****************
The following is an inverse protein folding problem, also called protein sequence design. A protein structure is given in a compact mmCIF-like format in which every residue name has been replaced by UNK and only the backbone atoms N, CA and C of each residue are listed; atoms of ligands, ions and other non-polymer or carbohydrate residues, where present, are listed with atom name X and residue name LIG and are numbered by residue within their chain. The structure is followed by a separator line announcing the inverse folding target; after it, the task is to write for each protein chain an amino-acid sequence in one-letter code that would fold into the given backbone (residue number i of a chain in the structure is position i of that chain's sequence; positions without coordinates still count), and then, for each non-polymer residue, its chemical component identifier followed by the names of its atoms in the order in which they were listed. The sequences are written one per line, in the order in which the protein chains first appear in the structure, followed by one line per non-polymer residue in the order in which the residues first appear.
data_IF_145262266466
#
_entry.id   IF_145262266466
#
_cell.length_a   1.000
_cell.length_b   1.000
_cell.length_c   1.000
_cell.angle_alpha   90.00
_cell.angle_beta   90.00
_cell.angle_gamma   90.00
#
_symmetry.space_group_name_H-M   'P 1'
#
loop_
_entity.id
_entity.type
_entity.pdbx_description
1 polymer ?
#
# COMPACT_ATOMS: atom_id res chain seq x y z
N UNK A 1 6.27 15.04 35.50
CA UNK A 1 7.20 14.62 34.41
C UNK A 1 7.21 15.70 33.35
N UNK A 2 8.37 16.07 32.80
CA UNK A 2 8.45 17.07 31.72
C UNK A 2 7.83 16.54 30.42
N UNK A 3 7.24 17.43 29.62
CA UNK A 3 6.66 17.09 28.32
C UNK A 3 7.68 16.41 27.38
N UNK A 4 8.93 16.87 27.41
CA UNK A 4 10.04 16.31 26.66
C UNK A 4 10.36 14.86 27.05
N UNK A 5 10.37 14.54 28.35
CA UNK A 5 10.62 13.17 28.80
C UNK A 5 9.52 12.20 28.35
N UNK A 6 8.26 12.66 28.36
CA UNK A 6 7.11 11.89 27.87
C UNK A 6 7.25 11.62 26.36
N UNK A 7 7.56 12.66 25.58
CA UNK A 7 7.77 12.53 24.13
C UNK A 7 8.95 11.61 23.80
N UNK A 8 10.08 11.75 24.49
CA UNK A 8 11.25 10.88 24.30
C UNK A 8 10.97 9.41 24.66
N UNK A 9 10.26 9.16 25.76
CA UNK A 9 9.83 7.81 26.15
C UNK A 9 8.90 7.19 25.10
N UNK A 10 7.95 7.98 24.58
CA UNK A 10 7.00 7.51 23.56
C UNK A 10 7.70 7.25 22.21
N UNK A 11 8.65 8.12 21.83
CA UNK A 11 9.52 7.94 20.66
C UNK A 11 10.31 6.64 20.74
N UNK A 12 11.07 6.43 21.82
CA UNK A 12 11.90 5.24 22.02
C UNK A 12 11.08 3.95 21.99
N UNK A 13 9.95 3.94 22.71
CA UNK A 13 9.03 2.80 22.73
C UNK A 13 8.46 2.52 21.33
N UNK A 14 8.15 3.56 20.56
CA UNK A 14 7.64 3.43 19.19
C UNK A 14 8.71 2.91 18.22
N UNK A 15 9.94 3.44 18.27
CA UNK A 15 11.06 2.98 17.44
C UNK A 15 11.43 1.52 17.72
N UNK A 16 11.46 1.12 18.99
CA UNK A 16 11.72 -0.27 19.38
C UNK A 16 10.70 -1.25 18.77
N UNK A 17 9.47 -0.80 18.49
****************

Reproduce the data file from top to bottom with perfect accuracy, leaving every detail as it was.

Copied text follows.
The following is an inverse protein folding problem, also called protein sequence design. A protein structure is given in a compact mmCIF-like format in which every residue name has been replaced by UNK and only the backbone atoms N, CA and C of each residue are listed; atoms of ligands, ions and other non-polymer or carbohydrate residues, where present, are listed with atom name X and residue name LIG and are numbered by residue within their chain. The structure is followed by a separator line announcing the inverse folding target; after it, the task is to write for each protein chain an amino-acid sequence in one-letter code that would fold into the given backbone (residue number i of a chain in the structure is position i of that chain's sequence; positions without coordinates still count), and then, for each non-polymer residue, its chemical component identifier followed by the names of its atoms in the order in which they were listed. The sequences are written one per line, in the order in which the protein chains first appear in the structure, followed by one line per non-polymer residue in the order in which the residues first appear.
data_IF_145262266466
#
_entry.id   IF_145262266466
#
_cell.length_a   1.000
_cell.length_b   1.000
_cell.length_c   1.000
_cell.angle_alpha   90.00
_cell.angle_beta   90.00
_cell.angle_gamma   90.00
#
_symmetry.space_group_name_H-M   'P 1'
#
loop_
_entity.id
_entity.type
_entity.pdbx_description
1 polymer ?
#
# COMPACT_ATOMS: atom_id res chain seq x y z
N UNK A 1 6.27 15.04 35.50
CA UNK A 1 7.20 14.62 34.41
C UNK A 1 7.21 15.70 33.35
N UNK A 2 8.37 16.07 32.80
CA UNK A 2 8.45 17.07 31.72
C UNK A 2 7.83 16.54 30.42
N UNK A 3 7.24 17.43 29.62
CA UNK A 3 6.66 17.09 28.32
C UNK A 3 7.68 16.41 27.38
N UNK A 4 8.93 16.87 27.41
CA UNK A 4 10.04 16.31 26.66
C UNK A 4 10.36 14.86 27.05
N UNK A 5 10.37 14.54 28.35
CA UNK A 5 10.62 13.17 28.80
C UNK A 5 9.52 12.20 28.35
N UNK A 6 8.26 12.66 28.36
CA UNK A 6 7.11 11.89 27.87
C UNK A 6 7.25 11.62 26.36
N UNK A 7 7.56 12.66 25.58
CA UNK A 7 7.77 12.53 24.13
C UNK A 7 8.95 11.61 23.80
N UNK A 8 10.08 11.75 24.49
CA UNK A 8 11.25 10.88 24.30
C UNK A 8 10.97 9.41 24.66
N UNK A 9 10.26 9.16 25.76
CA UNK A 9 9.83 7.81 26.15
C UNK A 9 8.90 7.19 25.10
N UNK A 10 7.95 7.98 24.58
CA UNK A 10 7.00 7.51 23.56
C UNK A 10 7.70 7.25 22.21
N UNK A 11 8.65 8.12 21.83
CA UNK A 11 9.52 7.94 20.66
C UNK A 11 10.31 6.64 20.74
N UNK A 12 11.07 6.43 21.82
CA UNK A 12 11.90 5.24 22.02
C UNK A 12 11.08 3.95 21.99
N UNK A 13 9.95 3.94 22.71
CA UNK A 13 9.03 2.80 22.73
C UNK A 13 8.46 2.52 21.33
N UNK A 14 8.15 3.56 20.56
CA UNK A 14 7.64 3.43 19.19
C UNK A 14 8.71 2.91 18.22
N UNK A 15 9.94 3.44 18.27
CA UNK A 15 11.06 2.98 17.44
C UNK A 15 11.43 1.52 17.72
N UNK A 16 11.46 1.12 18.99
CA UNK A 16 11.72 -0.27 19.38
C UNK A 16 10.70 -1.25 18.77
N UNK A 17 9.47 -0.80 18.49